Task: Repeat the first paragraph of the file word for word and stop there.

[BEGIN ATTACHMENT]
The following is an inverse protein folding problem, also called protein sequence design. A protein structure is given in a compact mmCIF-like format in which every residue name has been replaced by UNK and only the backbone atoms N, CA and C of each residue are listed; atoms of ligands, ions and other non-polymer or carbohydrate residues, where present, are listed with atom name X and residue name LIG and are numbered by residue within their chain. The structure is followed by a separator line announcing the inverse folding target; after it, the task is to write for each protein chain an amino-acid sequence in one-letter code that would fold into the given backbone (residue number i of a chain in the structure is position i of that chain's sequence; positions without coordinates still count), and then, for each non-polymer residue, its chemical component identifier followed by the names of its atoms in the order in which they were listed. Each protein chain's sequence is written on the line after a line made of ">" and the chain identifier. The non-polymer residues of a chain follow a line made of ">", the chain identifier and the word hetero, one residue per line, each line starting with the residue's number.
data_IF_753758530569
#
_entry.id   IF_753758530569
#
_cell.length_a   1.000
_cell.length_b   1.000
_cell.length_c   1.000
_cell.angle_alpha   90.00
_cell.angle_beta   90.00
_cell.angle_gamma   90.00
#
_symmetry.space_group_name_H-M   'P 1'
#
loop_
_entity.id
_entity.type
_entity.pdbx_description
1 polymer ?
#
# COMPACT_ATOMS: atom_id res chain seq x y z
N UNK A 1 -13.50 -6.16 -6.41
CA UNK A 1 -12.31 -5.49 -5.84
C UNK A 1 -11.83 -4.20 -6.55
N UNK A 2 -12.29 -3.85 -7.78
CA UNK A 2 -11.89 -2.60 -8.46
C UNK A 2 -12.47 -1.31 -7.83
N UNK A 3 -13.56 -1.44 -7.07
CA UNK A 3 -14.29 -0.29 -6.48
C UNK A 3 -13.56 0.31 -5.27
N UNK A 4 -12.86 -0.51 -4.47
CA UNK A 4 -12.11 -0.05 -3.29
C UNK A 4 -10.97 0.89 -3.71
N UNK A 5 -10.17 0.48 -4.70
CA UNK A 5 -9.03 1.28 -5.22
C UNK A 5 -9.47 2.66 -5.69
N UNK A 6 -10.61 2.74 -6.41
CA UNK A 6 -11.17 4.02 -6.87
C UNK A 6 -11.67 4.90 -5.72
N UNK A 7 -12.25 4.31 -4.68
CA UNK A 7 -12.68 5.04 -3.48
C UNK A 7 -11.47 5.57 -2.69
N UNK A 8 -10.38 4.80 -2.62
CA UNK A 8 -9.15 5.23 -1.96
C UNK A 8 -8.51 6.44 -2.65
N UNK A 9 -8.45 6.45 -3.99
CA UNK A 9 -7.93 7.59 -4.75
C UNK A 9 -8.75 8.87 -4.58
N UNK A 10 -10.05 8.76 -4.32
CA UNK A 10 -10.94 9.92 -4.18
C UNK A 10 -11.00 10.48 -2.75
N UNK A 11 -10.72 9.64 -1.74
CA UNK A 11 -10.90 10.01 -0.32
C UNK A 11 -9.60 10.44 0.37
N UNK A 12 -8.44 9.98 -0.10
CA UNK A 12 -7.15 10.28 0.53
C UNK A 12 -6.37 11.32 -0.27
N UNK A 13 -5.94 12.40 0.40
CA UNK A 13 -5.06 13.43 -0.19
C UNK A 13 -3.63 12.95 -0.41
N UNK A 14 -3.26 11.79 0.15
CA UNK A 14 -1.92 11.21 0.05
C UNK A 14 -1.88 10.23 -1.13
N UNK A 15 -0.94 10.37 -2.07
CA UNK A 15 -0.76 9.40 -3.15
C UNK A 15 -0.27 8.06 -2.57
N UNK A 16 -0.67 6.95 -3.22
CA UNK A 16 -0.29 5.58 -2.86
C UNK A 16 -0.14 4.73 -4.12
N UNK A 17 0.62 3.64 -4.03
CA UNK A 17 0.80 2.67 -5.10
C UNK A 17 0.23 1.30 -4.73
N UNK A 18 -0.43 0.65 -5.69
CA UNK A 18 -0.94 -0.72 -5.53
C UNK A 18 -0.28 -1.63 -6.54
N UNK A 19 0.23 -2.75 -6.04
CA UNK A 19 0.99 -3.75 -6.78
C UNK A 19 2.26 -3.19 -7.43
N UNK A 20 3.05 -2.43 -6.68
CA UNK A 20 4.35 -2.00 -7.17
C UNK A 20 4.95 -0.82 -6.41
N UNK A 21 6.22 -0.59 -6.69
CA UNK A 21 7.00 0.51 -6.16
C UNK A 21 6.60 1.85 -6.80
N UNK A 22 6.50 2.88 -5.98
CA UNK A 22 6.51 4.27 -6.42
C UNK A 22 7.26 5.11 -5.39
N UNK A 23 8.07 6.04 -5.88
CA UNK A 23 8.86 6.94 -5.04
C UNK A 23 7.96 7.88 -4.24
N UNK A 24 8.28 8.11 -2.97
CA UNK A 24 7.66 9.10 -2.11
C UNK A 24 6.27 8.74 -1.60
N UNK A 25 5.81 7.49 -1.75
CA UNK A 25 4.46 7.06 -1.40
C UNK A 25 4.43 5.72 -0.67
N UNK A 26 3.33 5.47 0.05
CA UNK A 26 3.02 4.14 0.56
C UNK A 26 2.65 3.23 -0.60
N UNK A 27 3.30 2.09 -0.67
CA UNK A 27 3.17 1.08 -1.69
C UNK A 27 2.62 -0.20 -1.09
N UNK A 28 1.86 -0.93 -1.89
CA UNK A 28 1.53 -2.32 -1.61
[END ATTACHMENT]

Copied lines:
The following is an inverse protein folding problem, also called protein sequence design. A protein structure is given in a compact mmCIF-like format in which every residue name has been replaced by UNK and only the backbone atoms N, CA and C of each residue are listed; atoms of ligands, ions and other non-polymer or carbohydrate residues, where present, are listed with atom name X and residue name LIG and are numbered by residue within their chain. The structure is followed by a separator line announcing the inverse folding target; after it, the task is to write for each protein chain an amino-acid sequence in one-letter code that would fold into the given backbone (residue number i of a chain in the structure is position i of that chain's sequence; positions without coordinates still count), and then, for each non-polymer residue, its chemical component identifier followed by the names of its atoms in the order in which they were listed. Each protein chain's sequence is written on the line after a line made of ">" and the chain identifier. The non-polymer residues of a chain follow a line made of ">", the chain identifier and the word hetero, one residue per line, each line starting with the residue's number.